End of Cranky Old Geezer mode. It was fun to see one of the team’s more expensive albatrosses come through for a second straight Opening Day, it was fun to watch Pablo play the field, it was interesting when LaRussa played 5 infielders, and even Brian Wilson, who had a poor outing, was fun. From my seat, I got a regular look at Wilson’s profile, and my goodness, that beard has become a force of nature. I kinda fear it, myself.

Numbers of the day: this was my 7th extra-inning opener. It was my second April 8 opener (the previous one was the last at Candlestick in ‘99). It was my first opener against the Cardinals. My best opener remains 2002, when Barry hit a 2-run homer in the bottom of the 10th inning to win the game. And my most exciting opener will probably always be 1983, even though the Giants lost, because at one point they were losing 16-6, yet they somehow managed to bring the tying run to the plate in the bottom of the 8th before falling, 16-13.

music friday: iris dement, “let the mystery be”

Iris DeMent was already in her 30s when she released her first album, Infamous Angel. Growing up, her roots were in country and gospel music, which you can hear in those first recordings, along with a good portion of folk music. That album, released first on an indie label and then later re-released by Warner Bros. after they signed her up, was made up largely of DeMent originals, supplemented by an old gospel tune that was a staple of the Carter Family, and a traditional song, “Higher Ground,” that featured DeMent’s mother on lead vocals.

DeMent’s vocals are interesting. She has a lovely voice, but … and here, words fail me, mostly because I don’t have a background in music theory. Her voice lacks affectation … she sounds, to use a discredited term, “real.” I don’t know if many people care about authenticity anymore, but if you do care, DeMent’s voice has the sound of authenticity.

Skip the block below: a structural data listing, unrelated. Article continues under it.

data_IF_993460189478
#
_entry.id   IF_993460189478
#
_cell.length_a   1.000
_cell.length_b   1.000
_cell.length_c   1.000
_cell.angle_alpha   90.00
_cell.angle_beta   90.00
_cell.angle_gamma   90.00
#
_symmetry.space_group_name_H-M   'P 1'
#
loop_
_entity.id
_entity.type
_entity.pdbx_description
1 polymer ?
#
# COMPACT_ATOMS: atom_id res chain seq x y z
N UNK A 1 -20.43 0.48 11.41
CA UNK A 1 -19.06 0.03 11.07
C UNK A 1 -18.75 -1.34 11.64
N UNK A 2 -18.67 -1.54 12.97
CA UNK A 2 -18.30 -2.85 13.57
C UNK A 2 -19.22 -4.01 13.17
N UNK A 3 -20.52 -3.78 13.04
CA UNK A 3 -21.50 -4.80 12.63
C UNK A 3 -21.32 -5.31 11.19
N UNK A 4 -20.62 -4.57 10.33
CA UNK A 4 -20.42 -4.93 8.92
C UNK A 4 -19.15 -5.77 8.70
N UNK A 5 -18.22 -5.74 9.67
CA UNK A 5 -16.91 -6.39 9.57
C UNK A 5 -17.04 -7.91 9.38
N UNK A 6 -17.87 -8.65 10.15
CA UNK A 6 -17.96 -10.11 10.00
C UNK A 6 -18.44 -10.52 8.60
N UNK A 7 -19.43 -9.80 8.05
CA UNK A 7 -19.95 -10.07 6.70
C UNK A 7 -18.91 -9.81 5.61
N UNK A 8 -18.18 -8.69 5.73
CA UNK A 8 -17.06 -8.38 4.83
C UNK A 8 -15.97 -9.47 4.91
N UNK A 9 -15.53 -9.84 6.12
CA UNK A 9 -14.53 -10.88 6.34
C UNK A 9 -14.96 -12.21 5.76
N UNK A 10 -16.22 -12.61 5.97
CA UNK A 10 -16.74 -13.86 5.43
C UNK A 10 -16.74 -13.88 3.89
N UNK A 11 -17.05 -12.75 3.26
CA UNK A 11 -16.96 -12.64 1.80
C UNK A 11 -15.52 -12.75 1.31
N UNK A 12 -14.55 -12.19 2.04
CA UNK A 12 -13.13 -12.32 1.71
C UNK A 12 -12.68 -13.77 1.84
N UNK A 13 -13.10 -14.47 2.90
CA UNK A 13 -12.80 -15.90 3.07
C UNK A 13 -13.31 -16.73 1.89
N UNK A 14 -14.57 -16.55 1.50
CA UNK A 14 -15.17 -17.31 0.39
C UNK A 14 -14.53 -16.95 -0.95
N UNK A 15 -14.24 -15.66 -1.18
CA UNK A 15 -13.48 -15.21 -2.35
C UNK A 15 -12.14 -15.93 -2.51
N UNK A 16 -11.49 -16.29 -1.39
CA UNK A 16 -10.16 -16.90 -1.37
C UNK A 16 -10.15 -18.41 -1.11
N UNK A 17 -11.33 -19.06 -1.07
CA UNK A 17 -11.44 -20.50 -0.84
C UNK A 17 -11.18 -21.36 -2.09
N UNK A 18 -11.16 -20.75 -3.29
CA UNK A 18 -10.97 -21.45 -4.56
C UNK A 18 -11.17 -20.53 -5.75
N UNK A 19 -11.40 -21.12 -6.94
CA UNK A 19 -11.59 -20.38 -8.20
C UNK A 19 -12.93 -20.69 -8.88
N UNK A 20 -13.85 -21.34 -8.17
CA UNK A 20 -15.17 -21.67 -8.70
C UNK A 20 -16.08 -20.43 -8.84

The combination of that idiosyncratic voice and her lyrics, simultaneously artful and simple, works well within the music of her roots. But she wasn’t satisfied with just fitting in. Her second album was a refinement of the first, but her third album was explicitly political, and the musical backing was a bit more hectic (the big duet this time was a rollicking piano-bar blues with Delbert McClinton).

And then? Some called it a hiatus … there were stories of writer’s block … in any event, after The Way I Should in 1996, DeMent did not release an album under her name until 2004, and that album had only one original, the rest of the songs being old gospel and spiritual tunes. She hasn’t released another album since.